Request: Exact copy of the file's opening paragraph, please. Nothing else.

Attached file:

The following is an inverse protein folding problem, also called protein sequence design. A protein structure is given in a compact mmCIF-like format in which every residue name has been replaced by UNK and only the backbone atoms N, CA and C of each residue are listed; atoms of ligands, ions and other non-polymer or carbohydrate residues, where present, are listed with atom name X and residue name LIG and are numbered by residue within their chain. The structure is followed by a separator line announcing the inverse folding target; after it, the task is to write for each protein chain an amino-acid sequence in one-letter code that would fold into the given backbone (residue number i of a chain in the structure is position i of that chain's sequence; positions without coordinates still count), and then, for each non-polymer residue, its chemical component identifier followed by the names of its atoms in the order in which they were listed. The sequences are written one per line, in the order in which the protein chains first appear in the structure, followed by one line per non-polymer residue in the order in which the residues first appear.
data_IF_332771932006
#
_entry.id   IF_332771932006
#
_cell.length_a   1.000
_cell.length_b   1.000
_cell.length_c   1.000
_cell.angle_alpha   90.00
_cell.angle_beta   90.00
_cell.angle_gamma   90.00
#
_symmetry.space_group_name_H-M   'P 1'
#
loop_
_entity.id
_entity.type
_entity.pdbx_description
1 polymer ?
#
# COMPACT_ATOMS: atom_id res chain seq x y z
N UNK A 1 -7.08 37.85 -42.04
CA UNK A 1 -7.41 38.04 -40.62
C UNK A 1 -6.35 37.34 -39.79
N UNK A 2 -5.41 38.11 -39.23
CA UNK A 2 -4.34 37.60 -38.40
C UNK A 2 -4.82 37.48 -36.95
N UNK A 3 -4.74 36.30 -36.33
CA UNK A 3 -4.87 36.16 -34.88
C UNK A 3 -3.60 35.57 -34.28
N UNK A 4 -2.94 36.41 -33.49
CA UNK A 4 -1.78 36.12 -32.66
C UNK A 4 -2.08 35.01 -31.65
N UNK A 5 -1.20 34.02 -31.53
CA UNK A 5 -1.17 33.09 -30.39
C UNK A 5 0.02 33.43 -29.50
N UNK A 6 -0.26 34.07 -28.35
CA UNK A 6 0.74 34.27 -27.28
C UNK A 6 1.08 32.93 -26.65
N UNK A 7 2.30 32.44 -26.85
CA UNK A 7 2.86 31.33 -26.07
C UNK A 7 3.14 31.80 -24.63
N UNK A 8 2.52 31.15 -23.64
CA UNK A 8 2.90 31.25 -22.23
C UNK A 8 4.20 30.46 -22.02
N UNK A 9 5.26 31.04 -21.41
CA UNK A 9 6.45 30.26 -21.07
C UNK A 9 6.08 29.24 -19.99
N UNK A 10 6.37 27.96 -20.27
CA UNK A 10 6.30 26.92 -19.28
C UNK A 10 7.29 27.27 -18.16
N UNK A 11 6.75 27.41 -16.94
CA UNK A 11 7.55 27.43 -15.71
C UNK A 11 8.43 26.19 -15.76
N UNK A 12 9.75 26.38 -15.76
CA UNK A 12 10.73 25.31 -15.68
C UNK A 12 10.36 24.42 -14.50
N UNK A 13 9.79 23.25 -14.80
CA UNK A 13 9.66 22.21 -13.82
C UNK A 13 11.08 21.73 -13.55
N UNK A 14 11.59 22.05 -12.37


The following is an inverse protein folding problem, also called protein sequence design. A protein structure is given in a compact mmCIF-like format in which every residue name has been replaced by UNK and only the backbone atoms N, CA and C of each residue are listed; atoms of ligands, ions and other non-polymer or carbohydrate residues, where present, are listed with atom name X and residue name LIG and are numbered by residue within their chain. The structure is followed by a separator line announcing the inverse folding target; after it, the task is to write for each protein chain an amino-acid sequence in one-letter code that would fold into the given backbone (residue number i of a chain in the structure is position i of that chain's sequence; positions without coordinates still count), and then, for each non-polymer residue, its chemical component identifier followed by the names of its atoms in the order in which they were listed. The sequences are written one per line, in the order in which the protein chains first appear in the structure, followed by one line per non-polymer residue in the order in which the residues first appear.